What do Guns N’ Roses have to do with Chopin? Ask Robert Schumann.
Like salty with sweet, there’s something about polar pairings that attracts us. If nothing else, they make great names for rock bands: Bad Company. Led Zeppelin. Velvet Revolver. Guns N’ Roses.About that last name: Robert Schumann once described Fryderyk Chopin’s music as “Guns buried in flowers.” Chopin’s own words shed light on the contradiction:
"I wish I could throw off the thoughts which poison my happiness. And yet I take a kind of pleasure in indulging them."
This push-and-pull between giving in and resisting is a defining feature in Chopin’s output. His music, like his nature, is filled with contrasting episodes. Sometimes they happen within a set of pieces--like his constantly shifting Opus 28 Preludes—and often within a single work, like the Mazurka, Op. 6, No. 1.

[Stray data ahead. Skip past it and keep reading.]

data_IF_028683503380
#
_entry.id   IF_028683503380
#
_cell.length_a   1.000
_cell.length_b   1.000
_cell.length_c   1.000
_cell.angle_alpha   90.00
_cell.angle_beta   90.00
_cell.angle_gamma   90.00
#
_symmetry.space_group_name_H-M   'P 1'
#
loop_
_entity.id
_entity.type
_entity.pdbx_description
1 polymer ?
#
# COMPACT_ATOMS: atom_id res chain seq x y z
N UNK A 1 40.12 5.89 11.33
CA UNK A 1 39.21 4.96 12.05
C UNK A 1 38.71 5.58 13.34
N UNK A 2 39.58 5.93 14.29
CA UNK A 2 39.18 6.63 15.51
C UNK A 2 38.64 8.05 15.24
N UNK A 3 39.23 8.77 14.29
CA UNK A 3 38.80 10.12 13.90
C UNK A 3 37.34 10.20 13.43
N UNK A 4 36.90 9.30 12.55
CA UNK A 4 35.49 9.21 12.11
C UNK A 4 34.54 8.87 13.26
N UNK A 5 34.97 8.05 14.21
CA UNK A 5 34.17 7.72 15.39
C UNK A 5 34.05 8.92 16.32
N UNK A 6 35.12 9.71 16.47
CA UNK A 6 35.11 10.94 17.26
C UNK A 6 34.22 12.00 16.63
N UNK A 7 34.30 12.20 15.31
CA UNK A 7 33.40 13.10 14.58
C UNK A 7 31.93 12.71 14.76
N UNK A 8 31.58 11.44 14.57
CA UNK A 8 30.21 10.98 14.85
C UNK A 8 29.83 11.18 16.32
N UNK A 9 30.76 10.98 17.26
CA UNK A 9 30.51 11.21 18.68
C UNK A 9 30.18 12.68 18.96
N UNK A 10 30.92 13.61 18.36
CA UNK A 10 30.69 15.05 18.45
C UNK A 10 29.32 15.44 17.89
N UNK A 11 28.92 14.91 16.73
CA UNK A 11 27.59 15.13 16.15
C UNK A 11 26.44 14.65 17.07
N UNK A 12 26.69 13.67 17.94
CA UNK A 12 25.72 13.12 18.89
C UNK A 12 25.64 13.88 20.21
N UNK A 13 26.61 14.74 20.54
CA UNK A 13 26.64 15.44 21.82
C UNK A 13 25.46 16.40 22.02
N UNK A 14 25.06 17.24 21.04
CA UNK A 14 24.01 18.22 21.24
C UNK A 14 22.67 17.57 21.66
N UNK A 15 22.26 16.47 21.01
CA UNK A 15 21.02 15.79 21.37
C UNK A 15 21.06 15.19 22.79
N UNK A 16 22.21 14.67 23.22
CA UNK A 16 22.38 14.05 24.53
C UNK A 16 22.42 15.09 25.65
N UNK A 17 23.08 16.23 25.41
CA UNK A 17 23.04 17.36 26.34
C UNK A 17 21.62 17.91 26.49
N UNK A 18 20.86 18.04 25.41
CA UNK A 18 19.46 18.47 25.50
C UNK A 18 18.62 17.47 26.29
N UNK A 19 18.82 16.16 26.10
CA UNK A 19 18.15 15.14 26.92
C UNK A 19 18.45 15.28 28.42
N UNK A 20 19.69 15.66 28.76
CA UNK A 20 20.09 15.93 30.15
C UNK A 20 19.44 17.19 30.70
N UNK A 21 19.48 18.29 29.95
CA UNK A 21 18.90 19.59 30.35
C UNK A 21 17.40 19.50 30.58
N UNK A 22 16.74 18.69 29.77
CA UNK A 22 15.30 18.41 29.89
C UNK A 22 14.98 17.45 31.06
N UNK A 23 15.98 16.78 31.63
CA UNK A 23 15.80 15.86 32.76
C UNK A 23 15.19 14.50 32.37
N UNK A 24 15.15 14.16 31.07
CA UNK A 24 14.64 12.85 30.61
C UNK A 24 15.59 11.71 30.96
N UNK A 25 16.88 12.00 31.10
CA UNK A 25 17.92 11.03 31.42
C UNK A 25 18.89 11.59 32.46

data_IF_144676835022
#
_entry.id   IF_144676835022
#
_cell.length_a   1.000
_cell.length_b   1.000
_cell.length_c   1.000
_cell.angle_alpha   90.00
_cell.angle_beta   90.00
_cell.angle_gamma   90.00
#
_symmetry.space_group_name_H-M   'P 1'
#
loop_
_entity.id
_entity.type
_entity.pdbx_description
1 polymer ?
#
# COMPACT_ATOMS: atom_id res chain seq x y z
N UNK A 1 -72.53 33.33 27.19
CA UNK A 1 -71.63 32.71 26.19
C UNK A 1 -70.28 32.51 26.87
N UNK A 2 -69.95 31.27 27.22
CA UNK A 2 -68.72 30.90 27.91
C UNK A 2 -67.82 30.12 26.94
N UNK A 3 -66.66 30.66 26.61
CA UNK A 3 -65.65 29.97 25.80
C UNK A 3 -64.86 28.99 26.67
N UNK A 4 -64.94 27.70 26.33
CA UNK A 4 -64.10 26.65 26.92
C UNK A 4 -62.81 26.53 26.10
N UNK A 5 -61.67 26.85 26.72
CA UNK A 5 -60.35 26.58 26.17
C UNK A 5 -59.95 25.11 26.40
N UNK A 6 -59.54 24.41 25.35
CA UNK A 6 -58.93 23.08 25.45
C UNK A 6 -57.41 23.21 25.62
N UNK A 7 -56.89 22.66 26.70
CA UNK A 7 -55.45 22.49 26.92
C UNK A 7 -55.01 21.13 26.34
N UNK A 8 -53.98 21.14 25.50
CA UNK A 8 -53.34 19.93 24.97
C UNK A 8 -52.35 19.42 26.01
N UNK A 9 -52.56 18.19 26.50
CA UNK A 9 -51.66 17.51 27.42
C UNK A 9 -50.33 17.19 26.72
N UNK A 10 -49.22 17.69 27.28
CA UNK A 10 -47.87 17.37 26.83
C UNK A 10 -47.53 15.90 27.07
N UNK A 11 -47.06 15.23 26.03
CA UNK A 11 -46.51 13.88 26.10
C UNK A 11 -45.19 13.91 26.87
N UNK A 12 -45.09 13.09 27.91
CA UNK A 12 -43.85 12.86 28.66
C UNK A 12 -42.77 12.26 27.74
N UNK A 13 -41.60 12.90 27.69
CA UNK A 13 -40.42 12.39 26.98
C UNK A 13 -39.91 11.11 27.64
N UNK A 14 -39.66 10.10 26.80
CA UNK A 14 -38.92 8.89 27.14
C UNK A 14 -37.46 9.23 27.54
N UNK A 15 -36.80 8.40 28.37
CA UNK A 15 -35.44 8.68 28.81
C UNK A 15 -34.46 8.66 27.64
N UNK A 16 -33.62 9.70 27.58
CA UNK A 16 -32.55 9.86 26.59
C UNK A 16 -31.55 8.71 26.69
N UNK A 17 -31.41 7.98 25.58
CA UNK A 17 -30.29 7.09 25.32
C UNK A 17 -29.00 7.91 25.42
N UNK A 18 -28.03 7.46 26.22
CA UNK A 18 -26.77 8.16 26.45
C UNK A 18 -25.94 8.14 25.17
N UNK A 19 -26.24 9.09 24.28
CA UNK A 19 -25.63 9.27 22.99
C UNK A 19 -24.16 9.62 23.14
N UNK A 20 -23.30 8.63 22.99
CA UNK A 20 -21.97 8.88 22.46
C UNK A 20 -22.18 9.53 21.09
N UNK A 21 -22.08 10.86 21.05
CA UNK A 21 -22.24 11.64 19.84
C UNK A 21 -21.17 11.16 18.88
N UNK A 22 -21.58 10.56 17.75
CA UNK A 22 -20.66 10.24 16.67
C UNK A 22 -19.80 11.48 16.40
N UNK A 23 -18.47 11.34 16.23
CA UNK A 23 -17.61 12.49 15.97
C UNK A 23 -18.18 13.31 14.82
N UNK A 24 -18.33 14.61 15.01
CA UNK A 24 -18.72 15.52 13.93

It was Felix Mendelssohn who noted in Chopin the two ingredients that set great musicians apart: “Something fundamentally personal” and “at the same time so very masterly in his playing.” One Chopin student noticed “unshakeable emotional logic;” another, “perfect freedom and absolute lucidity.” Guns buried in flowers: contradictions and pairings that give birth to art, the charged particles that we recognize as the ions of genius. - Jennifer Foster